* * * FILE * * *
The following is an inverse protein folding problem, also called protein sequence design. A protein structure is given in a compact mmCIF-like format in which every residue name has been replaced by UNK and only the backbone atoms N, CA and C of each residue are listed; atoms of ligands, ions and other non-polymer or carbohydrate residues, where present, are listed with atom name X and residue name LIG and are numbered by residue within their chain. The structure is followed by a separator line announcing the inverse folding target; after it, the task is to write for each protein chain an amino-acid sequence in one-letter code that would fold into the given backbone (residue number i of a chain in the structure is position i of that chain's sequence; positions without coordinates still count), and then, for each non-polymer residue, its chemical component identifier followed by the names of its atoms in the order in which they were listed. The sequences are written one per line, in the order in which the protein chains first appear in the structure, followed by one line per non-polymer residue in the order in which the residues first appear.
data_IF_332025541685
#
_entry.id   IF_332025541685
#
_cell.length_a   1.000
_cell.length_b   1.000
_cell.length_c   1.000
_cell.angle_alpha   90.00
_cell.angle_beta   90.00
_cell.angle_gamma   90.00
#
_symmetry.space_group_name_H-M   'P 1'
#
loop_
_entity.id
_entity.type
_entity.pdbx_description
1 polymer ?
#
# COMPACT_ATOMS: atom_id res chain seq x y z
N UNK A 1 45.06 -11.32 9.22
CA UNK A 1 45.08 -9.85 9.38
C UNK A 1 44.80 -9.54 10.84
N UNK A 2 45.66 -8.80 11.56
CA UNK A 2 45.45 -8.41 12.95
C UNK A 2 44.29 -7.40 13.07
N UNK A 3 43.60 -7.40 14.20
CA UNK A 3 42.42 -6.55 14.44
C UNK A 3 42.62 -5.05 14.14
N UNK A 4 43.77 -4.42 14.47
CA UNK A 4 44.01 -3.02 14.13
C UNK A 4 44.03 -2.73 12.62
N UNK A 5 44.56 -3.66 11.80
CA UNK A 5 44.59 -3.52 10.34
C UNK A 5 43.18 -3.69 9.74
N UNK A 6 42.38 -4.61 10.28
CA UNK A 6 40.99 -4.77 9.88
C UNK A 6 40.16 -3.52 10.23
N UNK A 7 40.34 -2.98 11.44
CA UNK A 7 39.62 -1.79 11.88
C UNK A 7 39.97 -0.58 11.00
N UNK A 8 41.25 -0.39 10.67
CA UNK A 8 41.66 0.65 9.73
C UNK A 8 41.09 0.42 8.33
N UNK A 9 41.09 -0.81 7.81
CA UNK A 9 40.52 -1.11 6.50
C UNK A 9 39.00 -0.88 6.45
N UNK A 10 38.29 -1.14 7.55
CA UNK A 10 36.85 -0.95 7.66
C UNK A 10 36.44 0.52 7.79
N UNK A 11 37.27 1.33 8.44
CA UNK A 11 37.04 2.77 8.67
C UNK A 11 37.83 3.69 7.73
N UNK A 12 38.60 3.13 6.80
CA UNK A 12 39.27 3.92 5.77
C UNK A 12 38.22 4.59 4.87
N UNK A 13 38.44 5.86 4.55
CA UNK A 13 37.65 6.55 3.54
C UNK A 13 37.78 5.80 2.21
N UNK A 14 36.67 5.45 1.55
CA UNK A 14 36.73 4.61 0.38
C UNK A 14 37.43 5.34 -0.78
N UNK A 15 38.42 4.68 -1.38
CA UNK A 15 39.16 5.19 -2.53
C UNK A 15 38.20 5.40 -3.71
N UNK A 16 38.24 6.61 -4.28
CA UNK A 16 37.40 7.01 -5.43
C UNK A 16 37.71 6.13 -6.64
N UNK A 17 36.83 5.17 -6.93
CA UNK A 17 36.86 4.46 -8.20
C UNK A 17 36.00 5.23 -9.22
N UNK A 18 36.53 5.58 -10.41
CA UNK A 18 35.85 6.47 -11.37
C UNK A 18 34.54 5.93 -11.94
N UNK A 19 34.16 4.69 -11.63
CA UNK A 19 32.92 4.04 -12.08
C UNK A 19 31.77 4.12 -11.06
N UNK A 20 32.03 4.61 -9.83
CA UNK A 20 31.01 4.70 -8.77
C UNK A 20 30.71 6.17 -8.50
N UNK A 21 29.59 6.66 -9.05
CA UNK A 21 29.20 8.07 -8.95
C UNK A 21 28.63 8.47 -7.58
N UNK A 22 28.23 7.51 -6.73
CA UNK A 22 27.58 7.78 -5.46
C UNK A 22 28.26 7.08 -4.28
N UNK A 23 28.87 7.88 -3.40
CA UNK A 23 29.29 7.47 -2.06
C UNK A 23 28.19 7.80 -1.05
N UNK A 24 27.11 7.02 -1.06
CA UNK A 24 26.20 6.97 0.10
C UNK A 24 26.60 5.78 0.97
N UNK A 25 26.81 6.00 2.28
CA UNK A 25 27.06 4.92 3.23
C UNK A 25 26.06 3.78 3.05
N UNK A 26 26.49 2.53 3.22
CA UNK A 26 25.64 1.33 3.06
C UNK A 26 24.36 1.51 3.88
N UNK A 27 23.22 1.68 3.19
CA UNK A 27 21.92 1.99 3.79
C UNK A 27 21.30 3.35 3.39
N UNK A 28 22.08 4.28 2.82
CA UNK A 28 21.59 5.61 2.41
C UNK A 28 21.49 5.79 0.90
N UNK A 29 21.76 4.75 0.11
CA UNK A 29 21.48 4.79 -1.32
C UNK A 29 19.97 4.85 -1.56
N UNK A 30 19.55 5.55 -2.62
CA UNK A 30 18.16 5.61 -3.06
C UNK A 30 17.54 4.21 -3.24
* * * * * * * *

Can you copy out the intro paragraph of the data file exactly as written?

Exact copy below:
The following is an inverse protein folding problem, also called protein sequence design. A protein structure is given in a compact mmCIF-like format in which every residue name has been replaced by UNK and only the backbone atoms N, CA and C of each residue are listed; atoms of ligands, ions and other non-polymer or carbohydrate residues, where present, are listed with atom name X and residue name LIG and are numbered by residue within their chain. The structure is followed by a separator line announcing the inverse folding target; after it, the task is to write for each protein chain an amino-acid sequence in one-letter code that would fold into the given backbone (residue number i of a chain in the structure is position i of that chain's sequence; positions without coordinates still count), and then, for each non-polymer residue, its chemical component identifier followed by the names of its atoms in the order in which they were listed. The sequences are written one per line, in the order in which the protein chains first appear in the structure, followed by one line per non-polymer residue in the order in which the residues first appear.